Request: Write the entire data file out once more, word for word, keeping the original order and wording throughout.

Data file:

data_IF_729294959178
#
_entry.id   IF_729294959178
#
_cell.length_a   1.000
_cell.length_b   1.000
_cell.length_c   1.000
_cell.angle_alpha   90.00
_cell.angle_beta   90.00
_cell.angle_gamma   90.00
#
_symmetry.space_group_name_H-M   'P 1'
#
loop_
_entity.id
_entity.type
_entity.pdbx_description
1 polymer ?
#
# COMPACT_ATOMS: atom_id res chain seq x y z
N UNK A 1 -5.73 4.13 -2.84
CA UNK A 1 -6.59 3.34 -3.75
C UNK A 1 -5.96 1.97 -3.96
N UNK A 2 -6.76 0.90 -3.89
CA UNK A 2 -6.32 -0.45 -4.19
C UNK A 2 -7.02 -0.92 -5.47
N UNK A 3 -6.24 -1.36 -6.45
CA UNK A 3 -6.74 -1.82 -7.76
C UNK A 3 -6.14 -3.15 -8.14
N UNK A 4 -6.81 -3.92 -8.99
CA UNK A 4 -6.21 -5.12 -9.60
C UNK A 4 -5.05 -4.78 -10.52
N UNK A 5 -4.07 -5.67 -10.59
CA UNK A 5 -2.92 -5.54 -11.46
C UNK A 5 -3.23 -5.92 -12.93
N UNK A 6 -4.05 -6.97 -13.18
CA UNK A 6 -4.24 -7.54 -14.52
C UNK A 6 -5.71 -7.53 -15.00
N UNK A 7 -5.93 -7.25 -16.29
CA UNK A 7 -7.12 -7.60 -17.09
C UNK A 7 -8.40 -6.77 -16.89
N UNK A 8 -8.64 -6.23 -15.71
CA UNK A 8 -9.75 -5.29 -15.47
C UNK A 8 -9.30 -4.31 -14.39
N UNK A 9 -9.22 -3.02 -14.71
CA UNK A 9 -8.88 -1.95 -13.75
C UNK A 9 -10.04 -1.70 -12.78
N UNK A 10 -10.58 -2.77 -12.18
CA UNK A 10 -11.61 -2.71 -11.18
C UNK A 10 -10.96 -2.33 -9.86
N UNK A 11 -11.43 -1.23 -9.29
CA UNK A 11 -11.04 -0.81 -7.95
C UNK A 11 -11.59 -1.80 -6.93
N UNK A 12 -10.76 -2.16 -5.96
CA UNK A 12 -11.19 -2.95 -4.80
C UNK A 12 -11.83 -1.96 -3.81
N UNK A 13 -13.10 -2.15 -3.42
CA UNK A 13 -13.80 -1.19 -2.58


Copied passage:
data_IF_729294959178
#
_entry.id   IF_729294959178
#
_cell.length_a   1.000
_cell.length_b   1.000
_cell.length_c   1.000
_cell.angle_alpha   90.00
_cell.angle_beta   90.00
_cell.angle_gamma   90.00
#
_symmetry.space_group_name_H-M   'P 1'
#
loop_
_entity.id
_entity.type
_entity.pdbx_description
1 polymer ?
#
# COMPACT_ATOMS: atom_id res chain seq x y z
N UNK A 1 -5.73 4.13 -2.84
CA UNK A 1 -6.59 3.34 -3.75
C UNK A 1 -5.96 1.97 -3.96
N UNK A 2 -6.76 0.90 -3.89
CA UNK A 2 -6.32 -0.45 -4.19
C UNK A 2 -7.02 -0.92 -5.47
N UNK A 3 -6.24 -1.36 -6.45
CA UNK A 3 -6.74 -1.82 -7.76
C UNK A 3 -6.14 -3.15 -8.14
N UNK A 4 -6.81 -3.92 -8.99
CA UNK A 4 -6.21 -5.12 -9.60
C UNK A 4 -5.05 -4.78 -10.52
N UNK A 5 -4.07 -5.67 -10.59
CA UNK A 5 -2.92 -5.54 -11.46
C UNK A 5 -3.23 -5.92 -12.93
N UNK A 6 -4.05 -6.97 -13.18
CA UNK A 6 -4.24 -7.54 -14.52
C UNK A 6 -5.71 -7.53 -15.00
N UNK A 7 -5.93 -7.25 -16.29
CA UNK A 7 -7.12 -7.60 -17.09
C UNK A 7 -8.40 -6.77 -16.89
N UNK A 8 -8.64 -6.23 -15.71
CA UNK A 8 -9.75 -5.29 -15.47
C UNK A 8 -9.30 -4.31 -14.39
N UNK A 9 -9.22 -3.02 -14.71
CA UNK A 9 -8.88 -1.95 -13.75
C UNK A 9 -10.04 -1.70 -12.78
N UNK A 10 -10.58 -2.77 -12.18
CA UNK A 10 -11.61 -2.71 -11.18
C UNK A 10 -10.96 -2.33 -9.86
N UNK A 11 -11.43 -1.23 -9.29
CA UNK A 11 -11.04 -0.81 -7.95
C UNK A 11 -11.59 -1.80 -6.93
N UNK A 12 -10.76 -2.16 -5.96
CA UNK A 12 -11.19 -2.95 -4.80
C UNK A 12 -11.83 -1.96 -3.81
N UNK A 13 -13.10 -2.15 -3.42
CA UNK A 13 -13.80 -1.19 -2.58